- Audio Download
- Listening Length: 17 hours and 47 minutes
- Program Type: Audiobook
- Version: Unabridged
- Publisher: Audible Studios
- Audible.co.uk Release Date: 8 Sept. 2011
- Language: English
- ASIN: B005LVYH66
- Amazon Bestsellers Rank:
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Iron Council: New Crobuzon, Book 3 Audiobook – Unabridged
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Top Customer Reviews
The first book had New Crobuzon, The Scar was set on the floating city of Armarda and both of these were rich and vivid, full of life.
A lot of Iron Council is set out in the wide world, it's almost a wild west novel, and there is no strong sense of place that China Mieville normally does so well.
The journey across the landscape was interesting and eventful, and I loved the parts set in New Crobuzon. I also liked the descriptions of all the different races and the remade, and there's a lot of magic in this book, which is always a good thing!
I actually really enjoyed the first two-thirds of the book, but after that it gets into the heavy subjects and it gets very serious, and maybe a bit bogged down in it. The right at the end, things start happening so fast it's hard to keep up with it all.
Iron Council is a very political novel, it's about imperialism, corporatism, terrorism and revolution, touching on prejudice and discrimination. It's interesting to read about and certainly made me think, but it was difficult to get through the end. I had to make myself go back to finish the last 40 pages.
In doing so he treats the English Language as a watch-maker who is forced to mend a watch with a plastic spatula - it is so inadequate for the task at hand that Mieville invents a vast new lexicon to help himself describe the weirdity he has invented. Absolutists beware - it is rarely worth reaching for the dictionary as he has moved English on a phase and the dictionary has yet to catch up.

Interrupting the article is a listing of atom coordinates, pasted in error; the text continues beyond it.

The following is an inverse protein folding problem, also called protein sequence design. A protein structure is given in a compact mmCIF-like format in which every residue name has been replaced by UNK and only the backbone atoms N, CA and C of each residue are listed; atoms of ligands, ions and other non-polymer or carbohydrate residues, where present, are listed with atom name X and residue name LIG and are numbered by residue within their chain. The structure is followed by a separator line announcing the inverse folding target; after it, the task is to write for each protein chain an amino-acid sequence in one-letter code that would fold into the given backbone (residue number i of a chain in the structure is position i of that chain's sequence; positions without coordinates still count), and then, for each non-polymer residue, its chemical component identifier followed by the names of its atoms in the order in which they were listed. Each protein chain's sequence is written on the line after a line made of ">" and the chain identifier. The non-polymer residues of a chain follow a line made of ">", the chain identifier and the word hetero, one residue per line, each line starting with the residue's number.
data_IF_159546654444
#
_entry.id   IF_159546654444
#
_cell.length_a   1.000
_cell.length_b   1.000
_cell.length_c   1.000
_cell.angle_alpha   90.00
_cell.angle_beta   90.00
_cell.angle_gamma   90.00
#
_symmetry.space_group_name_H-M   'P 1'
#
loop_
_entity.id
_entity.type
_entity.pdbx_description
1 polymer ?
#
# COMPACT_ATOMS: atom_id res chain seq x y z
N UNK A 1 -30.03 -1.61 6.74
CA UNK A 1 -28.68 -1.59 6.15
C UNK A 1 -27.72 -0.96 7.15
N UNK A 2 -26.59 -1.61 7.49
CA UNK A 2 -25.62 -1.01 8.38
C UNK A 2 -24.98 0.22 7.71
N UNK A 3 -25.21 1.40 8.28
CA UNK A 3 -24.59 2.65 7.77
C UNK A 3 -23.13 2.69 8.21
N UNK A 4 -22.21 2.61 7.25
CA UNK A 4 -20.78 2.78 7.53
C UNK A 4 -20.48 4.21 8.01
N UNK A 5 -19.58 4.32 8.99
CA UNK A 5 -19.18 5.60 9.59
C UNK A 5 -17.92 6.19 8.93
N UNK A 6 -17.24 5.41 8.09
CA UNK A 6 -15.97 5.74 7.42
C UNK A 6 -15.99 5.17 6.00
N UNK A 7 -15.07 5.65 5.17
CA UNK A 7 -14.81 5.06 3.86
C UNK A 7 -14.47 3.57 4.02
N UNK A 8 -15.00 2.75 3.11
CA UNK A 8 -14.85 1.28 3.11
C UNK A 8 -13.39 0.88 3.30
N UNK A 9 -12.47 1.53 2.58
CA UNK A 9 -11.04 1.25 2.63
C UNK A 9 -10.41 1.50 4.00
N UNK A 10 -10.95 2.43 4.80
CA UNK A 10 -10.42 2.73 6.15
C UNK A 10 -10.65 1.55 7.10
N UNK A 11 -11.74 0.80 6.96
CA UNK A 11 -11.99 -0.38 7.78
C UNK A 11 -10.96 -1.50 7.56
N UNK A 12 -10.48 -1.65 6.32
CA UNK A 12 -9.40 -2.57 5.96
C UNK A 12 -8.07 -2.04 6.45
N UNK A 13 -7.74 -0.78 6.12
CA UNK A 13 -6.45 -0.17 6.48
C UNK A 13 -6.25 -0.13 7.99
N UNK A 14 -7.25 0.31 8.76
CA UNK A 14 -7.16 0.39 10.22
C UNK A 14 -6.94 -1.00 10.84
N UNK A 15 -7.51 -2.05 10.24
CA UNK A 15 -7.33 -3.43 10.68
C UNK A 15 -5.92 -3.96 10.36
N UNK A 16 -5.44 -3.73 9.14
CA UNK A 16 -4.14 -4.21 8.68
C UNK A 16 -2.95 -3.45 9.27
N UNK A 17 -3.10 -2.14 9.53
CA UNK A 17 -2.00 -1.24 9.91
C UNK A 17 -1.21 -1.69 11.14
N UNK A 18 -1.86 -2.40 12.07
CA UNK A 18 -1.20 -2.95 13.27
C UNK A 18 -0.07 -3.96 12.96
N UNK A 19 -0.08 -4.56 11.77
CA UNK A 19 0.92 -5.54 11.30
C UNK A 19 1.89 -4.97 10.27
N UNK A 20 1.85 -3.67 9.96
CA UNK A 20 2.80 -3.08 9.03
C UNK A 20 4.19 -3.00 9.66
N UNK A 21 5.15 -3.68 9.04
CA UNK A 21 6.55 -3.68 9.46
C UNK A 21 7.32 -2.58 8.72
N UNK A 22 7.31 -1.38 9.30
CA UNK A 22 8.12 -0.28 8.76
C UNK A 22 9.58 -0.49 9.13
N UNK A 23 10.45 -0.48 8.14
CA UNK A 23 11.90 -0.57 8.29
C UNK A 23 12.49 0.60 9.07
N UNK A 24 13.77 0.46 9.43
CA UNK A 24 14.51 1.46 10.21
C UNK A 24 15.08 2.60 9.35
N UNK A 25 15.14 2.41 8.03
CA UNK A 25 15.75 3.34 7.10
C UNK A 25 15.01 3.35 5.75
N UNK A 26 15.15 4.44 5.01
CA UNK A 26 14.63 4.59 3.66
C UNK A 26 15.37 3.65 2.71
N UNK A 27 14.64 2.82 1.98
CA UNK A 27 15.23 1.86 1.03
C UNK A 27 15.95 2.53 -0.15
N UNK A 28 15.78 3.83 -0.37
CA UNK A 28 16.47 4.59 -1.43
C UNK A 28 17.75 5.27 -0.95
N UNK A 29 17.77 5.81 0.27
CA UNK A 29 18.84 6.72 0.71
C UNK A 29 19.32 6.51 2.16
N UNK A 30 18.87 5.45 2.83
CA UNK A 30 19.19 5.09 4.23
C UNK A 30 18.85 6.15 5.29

This is not a book for the prudish - his characters are raw, mainly male and spend quality time with each other and aliens. They are made to suffer physically and emotionally, perhaps helping us to divine the author's world view - this book presents life as a bitter struggle against domination by others, the oppression lifted only by hope for the future and stolen moments with those you love.
If you are looking for an easy read - this isn't it. It is no surprise that in working the imagination and lexicon so hard, Mieville loses readers along the way. So many literary special effects detract from the characters who generate little affection, and the plot itself is quite simplistic - just follow the spirals.
Despite that, there is real joy to be had throughout this book.Read more ›
Most Recent Customer Reviews
Good but not as good as Perdido St Station or The Scar. Gets lost up its own fundament a bit and not an easy read for sure but has some fantastic sequences and memorable... Read morePublished 8 months ago by Simon Migliano
A good book but for me the weakest of the books set in Bas Lag. If you haven't already done so, I'd recommend Perdido street station and The scar before this book, both of which... Read morePublished 9 months ago by Shane MacLaughlin
I was really disappointed by this book, which has nothing in common with author's previous book 'Perdido Street Station'. Read morePublished on 4 Mar. 2015 by Natalia McGinness